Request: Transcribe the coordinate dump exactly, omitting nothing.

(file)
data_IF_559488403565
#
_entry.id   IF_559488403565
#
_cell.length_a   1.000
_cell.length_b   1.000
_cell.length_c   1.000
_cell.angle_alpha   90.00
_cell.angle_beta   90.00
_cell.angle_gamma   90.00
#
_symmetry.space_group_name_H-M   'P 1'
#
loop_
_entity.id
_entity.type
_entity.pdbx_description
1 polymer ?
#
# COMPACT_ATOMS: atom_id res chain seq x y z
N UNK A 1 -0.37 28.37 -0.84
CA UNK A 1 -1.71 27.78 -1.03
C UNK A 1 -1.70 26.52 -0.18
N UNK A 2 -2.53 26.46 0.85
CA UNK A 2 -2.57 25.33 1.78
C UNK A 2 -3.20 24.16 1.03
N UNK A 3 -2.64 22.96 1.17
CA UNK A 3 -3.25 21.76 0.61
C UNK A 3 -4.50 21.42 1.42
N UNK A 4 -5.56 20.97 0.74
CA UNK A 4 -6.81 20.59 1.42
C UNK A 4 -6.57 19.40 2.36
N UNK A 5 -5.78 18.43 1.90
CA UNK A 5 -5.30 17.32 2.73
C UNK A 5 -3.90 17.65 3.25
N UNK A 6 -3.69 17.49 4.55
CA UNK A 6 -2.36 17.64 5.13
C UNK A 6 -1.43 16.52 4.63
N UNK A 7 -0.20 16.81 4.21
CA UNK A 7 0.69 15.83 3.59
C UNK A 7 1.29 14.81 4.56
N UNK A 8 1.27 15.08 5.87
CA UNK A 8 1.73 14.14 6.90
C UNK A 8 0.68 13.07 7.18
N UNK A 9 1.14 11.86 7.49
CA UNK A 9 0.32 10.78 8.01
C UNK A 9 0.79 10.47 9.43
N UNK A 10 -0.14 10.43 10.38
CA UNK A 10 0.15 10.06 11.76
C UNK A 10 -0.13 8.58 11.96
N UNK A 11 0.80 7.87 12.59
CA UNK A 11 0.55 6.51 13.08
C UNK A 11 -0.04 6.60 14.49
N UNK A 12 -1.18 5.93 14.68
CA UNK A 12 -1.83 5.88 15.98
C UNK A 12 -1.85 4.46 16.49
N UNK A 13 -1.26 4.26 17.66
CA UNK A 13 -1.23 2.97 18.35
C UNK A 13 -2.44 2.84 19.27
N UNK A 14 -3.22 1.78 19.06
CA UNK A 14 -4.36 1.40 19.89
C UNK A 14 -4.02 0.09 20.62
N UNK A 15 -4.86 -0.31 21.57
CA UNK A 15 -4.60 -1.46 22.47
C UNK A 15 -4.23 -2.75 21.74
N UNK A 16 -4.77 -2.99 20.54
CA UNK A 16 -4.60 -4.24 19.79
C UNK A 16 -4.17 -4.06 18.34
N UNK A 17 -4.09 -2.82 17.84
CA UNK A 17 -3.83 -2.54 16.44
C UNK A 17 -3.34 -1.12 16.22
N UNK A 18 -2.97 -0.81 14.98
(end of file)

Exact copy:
data_IF_559488403565
#
_entry.id   IF_559488403565
#
_cell.length_a   1.000
_cell.length_b   1.000
_cell.length_c   1.000
_cell.angle_alpha   90.00
_cell.angle_beta   90.00
_cell.angle_gamma   90.00
#
_symmetry.space_group_name_H-M   'P 1'
#
loop_
_entity.id
_entity.type
_entity.pdbx_description
1 polymer ?
#
# COMPACT_ATOMS: atom_id res chain seq x y z
N UNK A 1 -0.37 28.37 -0.84
CA UNK A 1 -1.71 27.78 -1.03
C UNK A 1 -1.70 26.52 -0.18
N UNK A 2 -2.53 26.46 0.85
CA UNK A 2 -2.57 25.33 1.78
C UNK A 2 -3.20 24.16 1.03
N UNK A 3 -2.64 22.96 1.17
CA UNK A 3 -3.25 21.76 0.61
C UNK A 3 -4.50 21.42 1.42
N UNK A 4 -5.56 20.97 0.74
CA UNK A 4 -6.81 20.59 1.42
C UNK A 4 -6.57 19.40 2.36
N UNK A 5 -5.78 18.43 1.90
CA UNK A 5 -5.30 17.32 2.73
C UNK A 5 -3.90 17.65 3.25
N UNK A 6 -3.69 17.49 4.55
CA UNK A 6 -2.36 17.64 5.13
C UNK A 6 -1.43 16.52 4.63
N UNK A 7 -0.20 16.81 4.21
CA UNK A 7 0.69 15.83 3.59
C UNK A 7 1.29 14.81 4.56
N UNK A 8 1.27 15.08 5.87
CA UNK A 8 1.73 14.14 6.90
C UNK A 8 0.68 13.07 7.18
N UNK A 9 1.14 11.86 7.49
CA UNK A 9 0.32 10.78 8.01
C UNK A 9 0.79 10.47 9.43
N UNK A 10 -0.14 10.43 10.38
CA UNK A 10 0.15 10.06 11.76
C UNK A 10 -0.13 8.58 11.96
N UNK A 11 0.80 7.87 12.59
CA UNK A 11 0.55 6.51 13.08
C UNK A 11 -0.04 6.60 14.49
N UNK A 12 -1.18 5.93 14.68
CA UNK A 12 -1.83 5.88 15.98
C UNK A 12 -1.85 4.46 16.49
N UNK A 13 -1.26 4.26 17.66
CA UNK A 13 -1.23 2.97 18.35
C UNK A 13 -2.44 2.84 19.27
N UNK A 14 -3.22 1.78 19.06
CA UNK A 14 -4.36 1.40 19.89
C UNK A 14 -4.02 0.09 20.62
N UNK A 15 -4.86 -0.31 21.57
CA UNK A 15 -4.60 -1.46 22.47
C UNK A 15 -4.23 -2.75 21.74
N UNK A 16 -4.77 -2.99 20.54
CA UNK A 16 -4.60 -4.24 19.79
C UNK A 16 -4.17 -4.06 18.34
N UNK A 17 -4.09 -2.82 17.84
CA UNK A 17 -3.83 -2.54 16.44
C UNK A 17 -3.34 -1.12 16.22
N UNK A 18 -2.97 -0.81 14.98